News Round Up

Tribunal Statistics

The Ministry of Justice has published its tribunal statistics for April to June 2018. It will come as no surprise to many employment law practitioners (and probably few employers) that the number of single claims lodged were 165% higher than the corresponding period last year. Tribunal fees were abolished in July 2017, so this is a reliable figure as April to June 2017 was the last full quarter when fees were in force. We can therefore say with some certainty that there was a direct correlation between the tribunal fees and the reduction in the number of claims lodged.

The number of single claims outstanding rose by 130% between April and June 2018 compared with the same quarter last year. HM Courts & Tribunals Service (HMCTS) is still suffering from the staffing cuts made when claims reduced, resulting in claims currently being listed for hearings (even preliminary hearings) up to 12 months after issue. HMCTS is in the process of recruiting more employment judges, which will help reduce the backlog in the medium to longer term.

For those who like to consider average awards made by employment tribunals, disability discrimination cases had the largest average award (£30,700) and religious discrimination claims had the lowest average award (£5,100), with the average award for unfair dismissal awards being £15,007.

Parental Bereavement Leave

The Parental Bereavement (Leave and Pay) Act 2018 has received Royal Assent and is likely to come fully into force in April 2020. It provides a right to two weeks of time away from work for those employees who have lost a child under 18. The detail will appear in supporting regulations (not yet published) and will contain, amongst other things, information of how much remuneration will be payable during the leave.

Mental Health at Work

Mental ill health and wellbeing are never far from the headlines at the moment. Mental health conditions significantly impact on employee wellbeing and can be a cause of long-term absence from work. However some employers, while seeing mental health issues as a priority, are unable to support employees suffering from mental health conditions due to a lack of knowledge and training.

The CIPD has collaborated with mental health charity MIND to revise its People Managers’ Guide to Mental Health, which offers broad guidance and practical advice to improve support for staff experiencing stress or dealing with mental health issues. The guide covers everything from good recruitment practice, prevention and early intervention on mental health issues to encouraging colleagues to talk and support each other to return and thrive at work.

HRH Prince William, a well-known advocate of mental health charities, recently attended an event in Bristol to unveil a new online gateway to resources, training and information on mental health issues at work. The gateway, known as Mental Health at Work, is intended to beat the stigma surrounding mental health issues and change the approach to these issues in the workplace. The creation of this resource - funded by the Royal Foundation, Heads Together and MIND – follows a survey by MIND which revealed that 48% of all employees are affected by poor mental health, but only half of these had discussed these issues with their employers.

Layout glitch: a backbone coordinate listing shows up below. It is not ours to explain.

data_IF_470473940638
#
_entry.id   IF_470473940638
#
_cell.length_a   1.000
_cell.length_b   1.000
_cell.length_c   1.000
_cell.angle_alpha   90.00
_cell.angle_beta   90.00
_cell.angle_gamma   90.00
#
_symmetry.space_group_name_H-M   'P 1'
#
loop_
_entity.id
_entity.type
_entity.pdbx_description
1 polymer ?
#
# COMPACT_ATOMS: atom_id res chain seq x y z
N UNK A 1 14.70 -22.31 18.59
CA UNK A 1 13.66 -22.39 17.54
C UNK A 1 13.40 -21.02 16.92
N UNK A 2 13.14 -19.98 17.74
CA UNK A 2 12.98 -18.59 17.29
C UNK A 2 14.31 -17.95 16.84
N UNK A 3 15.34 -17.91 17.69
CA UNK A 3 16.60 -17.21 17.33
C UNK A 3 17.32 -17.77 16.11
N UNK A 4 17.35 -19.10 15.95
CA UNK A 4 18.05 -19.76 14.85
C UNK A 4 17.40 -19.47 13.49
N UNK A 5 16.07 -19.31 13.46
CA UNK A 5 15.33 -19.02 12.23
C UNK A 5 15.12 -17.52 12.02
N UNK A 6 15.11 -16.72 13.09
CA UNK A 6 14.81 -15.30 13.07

Reforming Employment Law

Advisory body, the Law Commission, has published a consultation paper seeking views on reforming the structure of employment law hearings. The consultation is intended to address the issues identified in a review by Briggs LJ, namely the “awkward area” of shared and exclusive jurisdiction in the fields of employment discrimination, which can cause delay and prevent cases being dealt with by those best equipped to do so. Among some of the issues under consultation are:

  • Increasing the limitation period for claims in the employment tribunals from three to six months;
  • Allowing employment judges to sit in civil courts and hear non-employment related discrimination claims or create an “employment and equalities” list of specialist judges;
  • Raising or removing the limit of £25,000 on breach of contract claims in the employment tribunal;
  • Giving the EAT jurisdiction to hear appeals from the Central Arbitration Committee on issue of union recognition which can currently only be heard by way of judicial review.

Consultation closes on 11 January 2019 and comments can be submitted via the Law Commission’s website

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